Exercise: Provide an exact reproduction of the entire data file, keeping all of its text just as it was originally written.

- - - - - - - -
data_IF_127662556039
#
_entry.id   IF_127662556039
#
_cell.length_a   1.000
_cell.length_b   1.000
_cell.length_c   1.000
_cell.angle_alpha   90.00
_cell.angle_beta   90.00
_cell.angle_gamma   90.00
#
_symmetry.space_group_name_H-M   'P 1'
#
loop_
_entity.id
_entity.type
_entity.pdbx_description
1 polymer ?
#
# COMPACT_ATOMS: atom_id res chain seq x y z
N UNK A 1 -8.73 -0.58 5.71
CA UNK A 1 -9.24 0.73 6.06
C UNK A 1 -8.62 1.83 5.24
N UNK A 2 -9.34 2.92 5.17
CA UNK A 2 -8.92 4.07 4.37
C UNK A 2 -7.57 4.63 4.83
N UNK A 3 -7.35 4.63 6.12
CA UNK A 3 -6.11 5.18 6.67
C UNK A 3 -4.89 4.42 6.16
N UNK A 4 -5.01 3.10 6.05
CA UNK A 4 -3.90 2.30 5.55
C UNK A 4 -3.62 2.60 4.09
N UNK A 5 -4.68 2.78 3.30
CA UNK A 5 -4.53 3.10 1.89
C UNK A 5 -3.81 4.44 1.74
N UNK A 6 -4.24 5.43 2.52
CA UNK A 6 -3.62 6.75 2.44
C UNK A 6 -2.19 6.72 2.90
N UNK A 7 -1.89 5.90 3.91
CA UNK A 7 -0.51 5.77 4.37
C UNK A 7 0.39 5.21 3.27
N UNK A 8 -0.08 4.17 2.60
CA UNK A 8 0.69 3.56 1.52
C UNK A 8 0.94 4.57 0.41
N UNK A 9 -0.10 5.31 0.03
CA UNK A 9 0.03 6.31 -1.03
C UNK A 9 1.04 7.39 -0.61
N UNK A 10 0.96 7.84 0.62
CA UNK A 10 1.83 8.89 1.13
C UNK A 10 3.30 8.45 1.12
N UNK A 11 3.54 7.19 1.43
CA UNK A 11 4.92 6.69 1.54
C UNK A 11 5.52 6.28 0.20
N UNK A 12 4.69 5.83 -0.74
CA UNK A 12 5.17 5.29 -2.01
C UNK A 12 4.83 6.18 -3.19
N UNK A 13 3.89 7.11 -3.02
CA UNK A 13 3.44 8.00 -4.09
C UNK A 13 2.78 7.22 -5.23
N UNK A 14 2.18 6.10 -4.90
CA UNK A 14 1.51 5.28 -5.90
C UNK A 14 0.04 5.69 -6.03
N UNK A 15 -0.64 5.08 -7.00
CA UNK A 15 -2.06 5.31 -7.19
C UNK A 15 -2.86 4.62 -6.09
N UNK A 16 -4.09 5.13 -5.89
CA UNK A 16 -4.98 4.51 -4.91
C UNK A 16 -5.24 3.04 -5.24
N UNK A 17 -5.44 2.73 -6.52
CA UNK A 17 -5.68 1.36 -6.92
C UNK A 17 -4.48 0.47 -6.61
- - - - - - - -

data_IF_127662556039
#
_entry.id   IF_127662556039
#
_cell.length_a   1.000
_cell.length_b   1.000
_cell.length_c   1.000
_cell.angle_alpha   90.00
_cell.angle_beta   90.00
_cell.angle_gamma   90.00
#
_symmetry.space_group_name_H-M   'P 1'
#
loop_
_entity.id
_entity.type
_entity.pdbx_description
1 polymer ?
#
# COMPACT_ATOMS: atom_id res chain seq x y z
N UNK A 1 -8.73 -0.58 5.71
CA UNK A 1 -9.24 0.73 6.06
C UNK A 1 -8.62 1.83 5.24
N UNK A 2 -9.34 2.92 5.17
CA UNK A 2 -8.92 4.07 4.37
C UNK A 2 -7.57 4.63 4.83
N UNK A 3 -7.35 4.63 6.12
CA UNK A 3 -6.11 5.18 6.67
C UNK A 3 -4.89 4.42 6.16
N UNK A 4 -5.01 3.10 6.05
CA UNK A 4 -3.90 2.30 5.55
C UNK A 4 -3.62 2.60 4.09
N UNK A 5 -4.68 2.78 3.30
CA UNK A 5 -4.53 3.10 1.89
C UNK A 5 -3.81 4.44 1.74
N UNK A 6 -4.24 5.43 2.52
CA UNK A 6 -3.62 6.75 2.44
C UNK A 6 -2.19 6.72 2.90
N UNK A 7 -1.89 5.90 3.91
CA UNK A 7 -0.51 5.77 4.37
C UNK A 7 0.39 5.21 3.27
N UNK A 8 -0.08 4.17 2.60
CA UNK A 8 0.69 3.56 1.52
C UNK A 8 0.94 4.57 0.41
N UNK A 9 -0.10 5.31 0.03
CA UNK A 9 0.03 6.31 -1.03
C UNK A 9 1.04 7.39 -0.61
N UNK A 10 0.96 7.84 0.62
CA UNK A 10 1.83 8.89 1.13
C UNK A 10 3.30 8.45 1.12
N UNK A 11 3.54 7.19 1.43
CA UNK A 11 4.92 6.69 1.54
C UNK A 11 5.52 6.28 0.20
N UNK A 12 4.69 5.83 -0.74
CA UNK A 12 5.17 5.29 -2.01
C UNK A 12 4.83 6.18 -3.19
N UNK A 13 3.89 7.11 -3.02
CA UNK A 13 3.44 8.00 -4.09
C UNK A 13 2.78 7.22 -5.23
N UNK A 14 2.18 6.10 -4.90
CA UNK A 14 1.51 5.28 -5.90
C UNK A 14 0.04 5.69 -6.03
N UNK A 15 -0.64 5.08 -7.00
CA UNK A 15 -2.06 5.31 -7.19
C UNK A 15 -2.86 4.62 -6.09
N UNK A 16 -4.09 5.13 -5.89
CA UNK A 16 -4.98 4.51 -4.91
C UNK A 16 -5.24 3.04 -5.24
N UNK A 17 -5.44 2.73 -6.52
CA UNK A 17 -5.68 1.36 -6.92
C UNK A 17 -4.48 0.47 -6.61